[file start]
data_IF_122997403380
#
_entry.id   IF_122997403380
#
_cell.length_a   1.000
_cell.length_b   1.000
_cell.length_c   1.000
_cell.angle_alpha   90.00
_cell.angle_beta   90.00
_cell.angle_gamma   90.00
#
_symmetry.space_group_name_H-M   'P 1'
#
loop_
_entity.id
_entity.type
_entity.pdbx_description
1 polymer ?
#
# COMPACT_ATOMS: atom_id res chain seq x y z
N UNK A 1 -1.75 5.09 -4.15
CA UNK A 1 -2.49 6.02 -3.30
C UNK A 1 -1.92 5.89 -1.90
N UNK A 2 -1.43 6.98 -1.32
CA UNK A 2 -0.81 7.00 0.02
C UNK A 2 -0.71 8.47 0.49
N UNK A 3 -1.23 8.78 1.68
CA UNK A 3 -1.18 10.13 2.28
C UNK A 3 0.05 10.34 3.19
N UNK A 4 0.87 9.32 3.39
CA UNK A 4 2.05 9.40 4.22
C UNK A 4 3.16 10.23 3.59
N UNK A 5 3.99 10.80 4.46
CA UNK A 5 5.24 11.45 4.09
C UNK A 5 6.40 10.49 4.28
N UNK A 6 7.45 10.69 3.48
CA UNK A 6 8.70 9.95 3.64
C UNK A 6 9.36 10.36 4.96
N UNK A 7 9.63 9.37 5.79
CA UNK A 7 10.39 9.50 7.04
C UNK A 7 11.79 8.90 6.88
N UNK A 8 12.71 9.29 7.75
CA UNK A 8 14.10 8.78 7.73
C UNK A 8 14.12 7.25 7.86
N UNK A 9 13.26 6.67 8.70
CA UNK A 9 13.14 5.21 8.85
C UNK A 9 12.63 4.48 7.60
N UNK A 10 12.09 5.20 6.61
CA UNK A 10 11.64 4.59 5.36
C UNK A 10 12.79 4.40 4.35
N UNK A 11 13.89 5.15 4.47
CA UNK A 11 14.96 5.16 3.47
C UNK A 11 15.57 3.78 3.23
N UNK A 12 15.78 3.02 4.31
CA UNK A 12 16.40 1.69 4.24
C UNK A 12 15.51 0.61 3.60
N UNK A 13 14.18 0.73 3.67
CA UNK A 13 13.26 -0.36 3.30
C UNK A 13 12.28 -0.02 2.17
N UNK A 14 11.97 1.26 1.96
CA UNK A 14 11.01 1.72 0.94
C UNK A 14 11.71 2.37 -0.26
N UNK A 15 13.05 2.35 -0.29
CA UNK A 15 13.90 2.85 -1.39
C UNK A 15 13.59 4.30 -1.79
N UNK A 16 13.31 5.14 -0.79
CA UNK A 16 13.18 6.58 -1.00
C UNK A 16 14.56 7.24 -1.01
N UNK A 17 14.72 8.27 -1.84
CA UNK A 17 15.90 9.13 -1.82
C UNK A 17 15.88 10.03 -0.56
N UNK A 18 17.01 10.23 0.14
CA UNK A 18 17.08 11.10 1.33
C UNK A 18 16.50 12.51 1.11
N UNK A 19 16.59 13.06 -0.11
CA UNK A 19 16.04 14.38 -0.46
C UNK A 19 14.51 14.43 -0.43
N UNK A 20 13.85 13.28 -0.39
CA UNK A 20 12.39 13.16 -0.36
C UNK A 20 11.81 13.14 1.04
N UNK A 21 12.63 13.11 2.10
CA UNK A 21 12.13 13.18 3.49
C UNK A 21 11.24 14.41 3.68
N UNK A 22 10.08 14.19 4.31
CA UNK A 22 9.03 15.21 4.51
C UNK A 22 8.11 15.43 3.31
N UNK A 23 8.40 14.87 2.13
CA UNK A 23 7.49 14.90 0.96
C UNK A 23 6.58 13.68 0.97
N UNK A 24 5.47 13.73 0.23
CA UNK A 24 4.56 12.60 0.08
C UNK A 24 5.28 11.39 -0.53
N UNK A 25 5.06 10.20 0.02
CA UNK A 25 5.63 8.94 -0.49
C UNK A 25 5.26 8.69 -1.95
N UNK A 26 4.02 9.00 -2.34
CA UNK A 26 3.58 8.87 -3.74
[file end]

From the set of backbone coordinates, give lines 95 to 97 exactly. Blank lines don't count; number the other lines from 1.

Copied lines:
C UNK A 25 5.26 8.69 -1.95
N UNK A 26 4.02 9.00 -2.34
CA UNK A 26 3.58 8.87 -3.74